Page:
Of course That's Mighty Interesting! Thanks so much for this guide to your technique. It's great the way the color tones get worked in from the first wet on wet frame into the "cooler warms." It's like the foreground cliff edge is a big purple lump as you figure out the lights and shadows, then suddenly pops in as a green cover when it's all been worked out. Are those perspective test lines done as a layer in photoshop from a photo taken while you are working? Great stuff!

9:43 PM  
Blogger Tom Kidd said...

I like taking photos of my paintings as I do them. Sometimes I get lost in the details when I paint and forget my main thrust. Looking back at the stages reminds me of what I was going for. Those lines were drawn with Photoshop over the painting at one stage. I bet there's an easier way to do it though. Most people seem to know technical tricks I don't know. What you're not seeing is the vanishing points for those lines. That would've meant for a small picture so I cropped those off for the example. I actually thought this step-by-step would appear in my book. It would've shown some things I do not shown in the book. My blog benefits from all the art not used in my how-to books. I've got a lot to post from that.

10:08 AM  
Blogger Larry MacDougall said...

Thanks Tom - really interesting - I love to follow a thorough step by step - it's always inspiring.

11:16 AM  
Blogger Tom Kidd said...

Larry, the one complaint I got regarding "Kiddography," the book of my art, is that it didn't have a true step-by-step in it. At the time the book came out I didn't have a topnotch camera to take step-by-steps so it made it pretty hard to do one. Scanning just doesn't work for my oil paintings so I'd have to be taking the painting out of the studio each day to have it shot. Shots of painting wet into wet would pretty much be impossible. I was happy when F&W offered me this book so that I could make up for that omission with this new book.

I think my next post here will be the cover for "Agatha and the Airship City" by Phil and Kaja Foglio. Pictured will be the cover as it appears and how it looked before I was asked to tone it down. I think people will find it amusing. I do.

4:15 PM  
Blogger Brian Bowes said...

Howdy Tom,

This definitely falls into the 'That's Mighty Interesting' category!

It's amazing to see the changes that your pieces undergo as they emerge from the canvas. I am curious, with the big step from the initial drawing to the final piece, are you communicating each change with the publisher as you go along, or is it more like "just give Tom the ball, and he'll take it all the way for a slam-dunk!"

And, since it came up earlier in the comments, one way to 'cheat' the perspective grid is to create a grid of squares in Illustrator, then copy and paste that into your Photoshop document, then use the transform/ skew tool to bend the grid into a perspective grid that's aligned to the major axis of your drawing.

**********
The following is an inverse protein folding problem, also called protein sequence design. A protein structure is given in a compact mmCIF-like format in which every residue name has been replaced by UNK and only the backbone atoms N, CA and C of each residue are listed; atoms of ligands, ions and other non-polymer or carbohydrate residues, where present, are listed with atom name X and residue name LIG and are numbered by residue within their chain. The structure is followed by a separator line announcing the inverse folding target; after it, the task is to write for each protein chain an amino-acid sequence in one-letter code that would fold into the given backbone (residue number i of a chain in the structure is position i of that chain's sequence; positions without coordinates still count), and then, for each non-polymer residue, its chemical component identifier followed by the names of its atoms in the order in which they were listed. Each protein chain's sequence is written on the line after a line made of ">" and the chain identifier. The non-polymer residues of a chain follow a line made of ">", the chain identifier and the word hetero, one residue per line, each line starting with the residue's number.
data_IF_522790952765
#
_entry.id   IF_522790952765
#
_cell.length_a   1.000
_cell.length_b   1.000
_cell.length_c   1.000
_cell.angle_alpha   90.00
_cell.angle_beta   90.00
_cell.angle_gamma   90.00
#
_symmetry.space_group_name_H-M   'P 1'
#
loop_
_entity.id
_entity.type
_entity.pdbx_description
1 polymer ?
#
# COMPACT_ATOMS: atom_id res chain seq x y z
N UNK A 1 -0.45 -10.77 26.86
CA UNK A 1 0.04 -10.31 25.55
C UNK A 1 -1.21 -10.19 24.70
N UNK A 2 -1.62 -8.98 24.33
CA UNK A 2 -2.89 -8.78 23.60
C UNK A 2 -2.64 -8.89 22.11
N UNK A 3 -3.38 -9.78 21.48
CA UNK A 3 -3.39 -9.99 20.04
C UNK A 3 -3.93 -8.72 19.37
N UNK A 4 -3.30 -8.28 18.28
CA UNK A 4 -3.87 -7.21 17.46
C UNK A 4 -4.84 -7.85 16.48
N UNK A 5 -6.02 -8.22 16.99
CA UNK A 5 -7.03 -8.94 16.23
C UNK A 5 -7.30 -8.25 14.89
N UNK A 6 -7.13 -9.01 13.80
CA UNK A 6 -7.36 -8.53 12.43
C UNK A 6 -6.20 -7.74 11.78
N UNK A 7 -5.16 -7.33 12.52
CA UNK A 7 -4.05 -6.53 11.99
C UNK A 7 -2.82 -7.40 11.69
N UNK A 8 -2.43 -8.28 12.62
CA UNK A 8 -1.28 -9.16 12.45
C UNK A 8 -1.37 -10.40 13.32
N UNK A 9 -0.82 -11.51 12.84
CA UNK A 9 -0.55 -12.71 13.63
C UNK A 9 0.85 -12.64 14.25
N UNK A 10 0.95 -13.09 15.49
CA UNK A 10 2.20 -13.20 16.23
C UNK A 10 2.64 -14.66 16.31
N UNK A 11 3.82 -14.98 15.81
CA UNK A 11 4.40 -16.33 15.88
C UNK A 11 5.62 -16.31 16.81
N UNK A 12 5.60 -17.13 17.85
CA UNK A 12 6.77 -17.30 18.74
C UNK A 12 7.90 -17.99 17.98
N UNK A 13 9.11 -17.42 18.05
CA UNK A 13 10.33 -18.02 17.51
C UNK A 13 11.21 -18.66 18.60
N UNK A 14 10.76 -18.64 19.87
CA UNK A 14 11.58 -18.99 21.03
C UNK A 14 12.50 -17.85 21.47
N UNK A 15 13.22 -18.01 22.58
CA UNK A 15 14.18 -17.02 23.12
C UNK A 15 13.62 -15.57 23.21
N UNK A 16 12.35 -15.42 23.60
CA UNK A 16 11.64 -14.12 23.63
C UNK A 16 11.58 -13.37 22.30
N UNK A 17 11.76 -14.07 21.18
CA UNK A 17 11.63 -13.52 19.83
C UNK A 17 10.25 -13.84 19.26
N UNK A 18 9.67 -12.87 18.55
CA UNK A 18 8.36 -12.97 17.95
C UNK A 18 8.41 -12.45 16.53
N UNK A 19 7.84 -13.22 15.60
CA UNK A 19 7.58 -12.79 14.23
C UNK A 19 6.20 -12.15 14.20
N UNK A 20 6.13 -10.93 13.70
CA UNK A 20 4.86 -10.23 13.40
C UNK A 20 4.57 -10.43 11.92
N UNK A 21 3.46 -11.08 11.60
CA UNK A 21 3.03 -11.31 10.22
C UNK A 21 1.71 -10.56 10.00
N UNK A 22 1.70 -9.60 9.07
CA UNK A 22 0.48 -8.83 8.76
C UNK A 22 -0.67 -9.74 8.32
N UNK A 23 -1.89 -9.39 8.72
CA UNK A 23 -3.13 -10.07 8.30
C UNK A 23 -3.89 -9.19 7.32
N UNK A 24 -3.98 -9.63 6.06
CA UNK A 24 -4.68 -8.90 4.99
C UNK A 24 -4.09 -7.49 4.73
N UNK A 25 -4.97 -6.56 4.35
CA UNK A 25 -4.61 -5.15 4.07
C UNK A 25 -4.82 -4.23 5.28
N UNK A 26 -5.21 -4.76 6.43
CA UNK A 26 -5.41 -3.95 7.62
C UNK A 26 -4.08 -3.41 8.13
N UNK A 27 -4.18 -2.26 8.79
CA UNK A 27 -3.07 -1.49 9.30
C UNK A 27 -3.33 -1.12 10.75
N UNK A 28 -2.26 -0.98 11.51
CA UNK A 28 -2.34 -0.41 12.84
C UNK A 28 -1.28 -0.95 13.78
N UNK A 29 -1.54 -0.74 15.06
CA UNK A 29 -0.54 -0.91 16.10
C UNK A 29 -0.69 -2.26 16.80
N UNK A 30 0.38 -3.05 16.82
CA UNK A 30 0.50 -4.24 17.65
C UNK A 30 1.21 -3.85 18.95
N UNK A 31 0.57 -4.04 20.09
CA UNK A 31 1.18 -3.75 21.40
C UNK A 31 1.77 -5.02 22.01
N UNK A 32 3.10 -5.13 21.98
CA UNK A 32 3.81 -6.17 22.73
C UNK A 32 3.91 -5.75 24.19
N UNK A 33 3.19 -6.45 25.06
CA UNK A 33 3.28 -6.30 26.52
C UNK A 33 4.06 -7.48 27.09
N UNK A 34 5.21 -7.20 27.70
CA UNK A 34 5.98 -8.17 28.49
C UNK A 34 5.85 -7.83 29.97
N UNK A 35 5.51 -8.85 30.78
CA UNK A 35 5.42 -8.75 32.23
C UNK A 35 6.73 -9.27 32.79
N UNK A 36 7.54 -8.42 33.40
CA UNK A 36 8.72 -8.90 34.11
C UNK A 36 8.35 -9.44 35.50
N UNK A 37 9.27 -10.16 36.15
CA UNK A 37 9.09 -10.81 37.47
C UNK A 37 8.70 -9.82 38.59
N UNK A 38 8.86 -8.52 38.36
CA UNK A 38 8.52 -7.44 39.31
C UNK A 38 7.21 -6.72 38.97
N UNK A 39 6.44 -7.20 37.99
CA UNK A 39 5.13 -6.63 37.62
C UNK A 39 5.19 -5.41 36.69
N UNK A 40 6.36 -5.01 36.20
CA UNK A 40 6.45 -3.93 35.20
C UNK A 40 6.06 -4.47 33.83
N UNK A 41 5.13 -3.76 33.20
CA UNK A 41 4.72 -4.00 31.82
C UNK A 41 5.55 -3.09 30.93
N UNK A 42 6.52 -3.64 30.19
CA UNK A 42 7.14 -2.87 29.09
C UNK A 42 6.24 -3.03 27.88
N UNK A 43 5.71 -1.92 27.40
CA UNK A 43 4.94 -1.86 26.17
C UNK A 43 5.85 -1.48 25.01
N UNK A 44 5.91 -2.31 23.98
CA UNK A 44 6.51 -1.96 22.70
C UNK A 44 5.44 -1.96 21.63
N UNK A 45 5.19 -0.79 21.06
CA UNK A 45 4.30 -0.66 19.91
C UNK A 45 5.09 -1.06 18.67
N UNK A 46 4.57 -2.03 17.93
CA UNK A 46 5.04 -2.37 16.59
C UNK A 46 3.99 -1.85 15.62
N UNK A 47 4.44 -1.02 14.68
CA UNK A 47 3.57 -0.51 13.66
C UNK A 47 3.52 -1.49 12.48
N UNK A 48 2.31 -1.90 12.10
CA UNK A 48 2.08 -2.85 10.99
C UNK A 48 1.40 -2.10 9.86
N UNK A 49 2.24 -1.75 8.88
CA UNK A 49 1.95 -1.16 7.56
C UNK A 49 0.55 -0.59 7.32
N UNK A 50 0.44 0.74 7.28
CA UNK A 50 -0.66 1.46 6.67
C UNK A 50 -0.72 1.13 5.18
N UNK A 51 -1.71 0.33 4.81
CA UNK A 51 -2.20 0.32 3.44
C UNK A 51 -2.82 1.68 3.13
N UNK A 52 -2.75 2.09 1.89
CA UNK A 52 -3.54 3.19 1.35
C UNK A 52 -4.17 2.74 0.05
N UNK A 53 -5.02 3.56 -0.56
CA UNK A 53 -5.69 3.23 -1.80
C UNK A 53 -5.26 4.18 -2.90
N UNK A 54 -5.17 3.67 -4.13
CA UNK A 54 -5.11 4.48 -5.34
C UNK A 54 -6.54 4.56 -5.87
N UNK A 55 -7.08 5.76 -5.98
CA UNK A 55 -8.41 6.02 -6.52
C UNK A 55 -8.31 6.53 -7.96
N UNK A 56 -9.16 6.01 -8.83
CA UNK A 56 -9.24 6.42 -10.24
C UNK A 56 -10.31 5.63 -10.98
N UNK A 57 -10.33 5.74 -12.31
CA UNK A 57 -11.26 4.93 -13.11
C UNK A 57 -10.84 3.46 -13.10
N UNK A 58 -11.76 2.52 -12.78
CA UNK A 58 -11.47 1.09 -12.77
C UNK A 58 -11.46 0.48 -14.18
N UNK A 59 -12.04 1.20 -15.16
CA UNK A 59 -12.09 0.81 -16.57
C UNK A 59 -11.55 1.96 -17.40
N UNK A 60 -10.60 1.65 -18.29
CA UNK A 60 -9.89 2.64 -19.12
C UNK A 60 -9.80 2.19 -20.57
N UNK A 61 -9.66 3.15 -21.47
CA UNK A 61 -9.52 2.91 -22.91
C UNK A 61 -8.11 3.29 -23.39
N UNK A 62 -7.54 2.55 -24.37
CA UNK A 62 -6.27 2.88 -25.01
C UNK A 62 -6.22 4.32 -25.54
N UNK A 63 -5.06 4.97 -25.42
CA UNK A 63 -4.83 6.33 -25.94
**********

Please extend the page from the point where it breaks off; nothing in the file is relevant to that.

Cheers!

2:26 PM  
Blogger Tom Kidd said...

First, thanks for the perspective advice. I'll give that a try.

Second, shhh! As long as no one notices how fast and loose I play it I'm okay. It's true though, many publishers trust that'll I'll work my ass off to make a good picture. I'm lucky to work for some very cool people. Slam-dunk though? Not something I can do. Maybe a three-pointer though.

4:54 PM  
Blogger Chuck said...

Brilliant as per usual, Maestro !! Now that I see some of the process, it makes me marvel all the more..!?!? Cheers, Chuck

2:47 AM  
Blogger Tom Kidd said...

Thanks Chuck. I'm going to keep posting these till people get sick of them. By the way "Fantasy Genesis" is on my Christmas list but I'm not going to wait till then to unwrap that particular present -- I have little self-control.

5:52 PM  
Blogger Lulubug said...

First off, let me say I bought this book a week ago. Also, that me purchasing said book is how I found this blog. It is now a bookmarked site on my smartphone. (thats a hard list to make) Second, I have to say finding this book made my month. I freaking love it, didn't even know I could find such a book, and I spend copious amounts of time in art book sections at bookstores...anyway. Third and lastly, this was definitely a TMI "thats mighty interesting" type of TMI post. Looking forward to upcoming posts, artwork, books, etc....
A new undying fan,
Lulu.

10:20 AM  
Blogger Tom Kidd said...

Thanks Lulubug! You've inspired me to start this blog up again . . . just as soon as I finish this one cover I'm working on. The last couple of years have been very busy along with the extracurricular project of renovating my house and building a new studio -- something not for the faint of heart. Now that things have calmed down it's time to post some new work.

9:50 AM  

Post a Comment

<< Home